Coaching as a leadership style: in these times more than ever, coaching needs to be part of all leaders’ armouries, says Ali Raza
While many organisations and leaders have adopted leader-as-coach approaches, coaching is still regarded by some as an activity enabled solely by a certified/accredited coach with their clients.
I believe those still confining coaching to such a relationship will not be able to fully reap the benefits available from coaching conversations – benefits that are very much needed in these times, such as empowering team members to work autonomously while being remotely based.
Before I trained as a coach, I recall the difference between a formal coaching relationship and leader-as-coach style becoming apparent to me. At the time, I was working in a department under two programme managers with very different communication styles.
One programme manager was directive, giving me specific prescriptions about what I needed to do throughout their tenure in the team. Another programme manager provided open-ended prompts and gave me latitude in defining my role. An example of an analogous conversation with each programme manager is provided below:
Programme manager 1: “I want you to review the Project Initiation Document to get yourself briefed on the project”
Programme manager 2: “It would be helpful for you to search the project file for documentation that will get you to grips with the project”
As those of us championing coaching can imagine, the second approach afforded me greater autonomy and helped me gain a more rounded view of the project risks and status. I’d often engage in coaching conversations with the second programme manager without even realising I was being coached and guided (rather than told and directed).
The overall impact of the second approach was a feeling of trust to be left to my own devices and taking greater ownership of tasks. I was able to build confidence in my ability to follow through with minimal direction.
The idea of coaching as a leadership style was reinforced to me in a group exercise I conducted in a workshop with the NHS Leadership Academy (1). Following the group exercise, my group produced the chart ( see Figure 1), highlighting different leadership styles I’d used in the exercise.
I used this feedback to become more flexible in my use of leadership styles and to transcend my natural preference for being participative. For example, I used a more coaching approach with team members, seeking to encourage creativity. I remember tasking two team members with making a schedule for a project and encouraging them to employ an approach they felt would be suitable.
One team member produced a Gantt Chart, a format which can show project tasks and assigned resources (2) and the other produced a target-date monitor tracker – both sensible approaches. Hence, a coaching style of leadership nurtured creative approaches to task completion in my team. I was encouraged by this as I continued to achieve results while providing minimal direction, saving time and effort. This experience inspired me to take up coaching training.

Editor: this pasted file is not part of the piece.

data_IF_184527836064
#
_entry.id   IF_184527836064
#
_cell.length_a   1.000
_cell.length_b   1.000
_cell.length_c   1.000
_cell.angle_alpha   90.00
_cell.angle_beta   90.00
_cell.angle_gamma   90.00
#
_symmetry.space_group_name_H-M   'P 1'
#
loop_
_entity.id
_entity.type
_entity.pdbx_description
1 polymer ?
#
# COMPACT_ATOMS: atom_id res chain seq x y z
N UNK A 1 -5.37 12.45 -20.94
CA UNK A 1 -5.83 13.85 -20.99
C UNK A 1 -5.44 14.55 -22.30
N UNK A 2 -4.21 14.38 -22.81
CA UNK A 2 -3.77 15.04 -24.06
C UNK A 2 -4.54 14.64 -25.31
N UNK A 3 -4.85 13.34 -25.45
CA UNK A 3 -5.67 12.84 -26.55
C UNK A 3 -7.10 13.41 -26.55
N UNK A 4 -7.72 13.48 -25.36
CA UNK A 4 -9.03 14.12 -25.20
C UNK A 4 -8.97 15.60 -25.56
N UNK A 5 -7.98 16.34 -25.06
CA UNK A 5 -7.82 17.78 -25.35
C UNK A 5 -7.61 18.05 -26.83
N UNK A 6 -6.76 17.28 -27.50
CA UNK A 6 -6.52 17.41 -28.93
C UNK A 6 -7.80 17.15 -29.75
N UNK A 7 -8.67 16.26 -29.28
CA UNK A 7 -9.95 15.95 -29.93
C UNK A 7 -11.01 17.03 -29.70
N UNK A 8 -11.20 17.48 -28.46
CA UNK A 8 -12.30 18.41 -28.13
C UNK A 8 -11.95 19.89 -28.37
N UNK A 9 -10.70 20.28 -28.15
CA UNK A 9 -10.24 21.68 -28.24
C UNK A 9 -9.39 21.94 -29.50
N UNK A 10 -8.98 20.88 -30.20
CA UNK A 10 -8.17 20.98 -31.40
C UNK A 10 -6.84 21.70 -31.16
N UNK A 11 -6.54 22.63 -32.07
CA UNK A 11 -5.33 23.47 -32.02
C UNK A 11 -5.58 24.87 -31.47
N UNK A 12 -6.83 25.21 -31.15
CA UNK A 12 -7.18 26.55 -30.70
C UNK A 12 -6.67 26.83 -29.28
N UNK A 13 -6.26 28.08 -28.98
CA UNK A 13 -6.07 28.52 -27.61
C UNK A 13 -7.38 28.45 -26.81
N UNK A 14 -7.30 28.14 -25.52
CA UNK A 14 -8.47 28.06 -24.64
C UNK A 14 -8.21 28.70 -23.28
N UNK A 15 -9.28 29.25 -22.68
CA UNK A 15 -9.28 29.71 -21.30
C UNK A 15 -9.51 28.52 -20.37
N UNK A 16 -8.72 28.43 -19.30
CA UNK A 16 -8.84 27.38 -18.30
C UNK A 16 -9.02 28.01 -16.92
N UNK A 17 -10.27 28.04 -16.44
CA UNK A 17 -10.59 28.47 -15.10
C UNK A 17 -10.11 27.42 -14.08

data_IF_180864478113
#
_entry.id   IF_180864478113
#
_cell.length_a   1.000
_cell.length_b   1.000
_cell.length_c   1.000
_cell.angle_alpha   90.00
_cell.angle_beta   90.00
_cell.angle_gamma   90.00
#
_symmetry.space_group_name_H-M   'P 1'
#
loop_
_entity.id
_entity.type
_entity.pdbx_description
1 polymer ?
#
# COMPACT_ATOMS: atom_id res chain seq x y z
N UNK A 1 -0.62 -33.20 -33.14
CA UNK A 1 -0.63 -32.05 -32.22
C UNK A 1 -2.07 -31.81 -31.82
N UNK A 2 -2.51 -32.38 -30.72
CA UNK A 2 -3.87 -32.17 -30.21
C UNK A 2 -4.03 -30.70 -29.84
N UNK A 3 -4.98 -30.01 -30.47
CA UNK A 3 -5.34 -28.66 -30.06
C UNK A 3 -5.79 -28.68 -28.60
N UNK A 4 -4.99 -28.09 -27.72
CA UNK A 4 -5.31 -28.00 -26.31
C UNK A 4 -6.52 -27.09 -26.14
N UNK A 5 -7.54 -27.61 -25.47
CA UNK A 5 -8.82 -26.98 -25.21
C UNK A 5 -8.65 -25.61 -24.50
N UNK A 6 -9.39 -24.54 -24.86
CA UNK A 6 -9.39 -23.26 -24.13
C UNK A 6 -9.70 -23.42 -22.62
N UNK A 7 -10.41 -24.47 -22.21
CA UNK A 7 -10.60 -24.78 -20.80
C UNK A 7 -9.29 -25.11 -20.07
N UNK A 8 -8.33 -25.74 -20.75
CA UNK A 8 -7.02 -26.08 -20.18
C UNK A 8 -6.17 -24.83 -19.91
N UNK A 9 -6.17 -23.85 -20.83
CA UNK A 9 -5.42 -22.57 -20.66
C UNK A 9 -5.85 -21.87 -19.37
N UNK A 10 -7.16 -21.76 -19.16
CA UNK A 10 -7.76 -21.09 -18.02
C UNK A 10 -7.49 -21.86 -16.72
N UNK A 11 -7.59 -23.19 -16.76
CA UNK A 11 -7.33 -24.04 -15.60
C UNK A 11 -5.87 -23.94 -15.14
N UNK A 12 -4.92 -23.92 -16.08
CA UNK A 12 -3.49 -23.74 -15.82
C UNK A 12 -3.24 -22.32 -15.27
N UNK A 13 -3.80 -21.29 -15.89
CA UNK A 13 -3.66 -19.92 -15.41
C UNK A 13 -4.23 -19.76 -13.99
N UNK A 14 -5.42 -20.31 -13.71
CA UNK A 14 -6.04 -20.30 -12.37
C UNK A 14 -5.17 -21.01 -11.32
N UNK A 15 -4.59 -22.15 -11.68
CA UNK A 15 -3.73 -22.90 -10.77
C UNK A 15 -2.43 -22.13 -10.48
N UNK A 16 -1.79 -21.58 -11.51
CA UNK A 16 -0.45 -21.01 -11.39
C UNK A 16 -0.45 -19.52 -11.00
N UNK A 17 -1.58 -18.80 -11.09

By extension, I’d argue now is a more important time than ever for leaders to be conversant with leader-as-coach styles and to deploy coaching at any given time within a working relationship.
Many employers now champion the trend towards flexible working for their employees following a period of enforced remoteness during the pandemic. In a flexible or remote working environment, leaders need to be far nimbler and attuned to their teams. Delivering face-to-face training, show-and-tell activities and other such modes of dialogue falling under what could be described as ‘directive’ leadership (see Figure 1), is much more challenging in a remote environment.
These sentiments are echoed by Beamery’s quarterly ‘Talent Index’ research in October 2021, which garnered the views of 5,000 UK and US workers. A total of 48% of interviewees indicated that remote working had stifled their career progression and ability for on-the-job training. (3)
Hence, leaders managing disparate teams need to be adept at using guided coaching conversations to encourage the self-starting individuality which allows remotely based team members to flourish.
More broadly, leaders and managers need to engender versatility in their leadership styles. Particularly pertinent to the present time is the ability to have these coaching conversations with their staff, in order to inspire ownership, autonomy and creativity.
- (1) A Raza, ‘Updated: How a training scheme could transform clinical leadership’, in Health Service Journal, 12 October 2017. Available at: https://www.hsj.co.uk/updated-how-a-training-scheme-could-transform-clinical-leadership-/7020769.article (Accessed: 18th August 2021)
- (2) Gantt.com. ‘What is a Gantt chart?’ Available at: https://www.gantt.com (Accessed: 6th October 2021)
- (3) Beamery (2021). ‘Remote work hinders progression and culture, and is driving the great resignation’. Available at: https://beamery.com/resources/news/beamery-talent-index-uk (Accessed: 11th October 2021)
Ali Raza is an experienced coach and mentor who has helped transform cultures in the NHS by working with directors and very senior managers.
Figure 1. Leadership styles feedback. My group provided me feedback on my leadership styles. Coaching didn’t feature heavily in my approach at that time, however, I was very participative in that I consulted other members of the group to generate ideas for the task.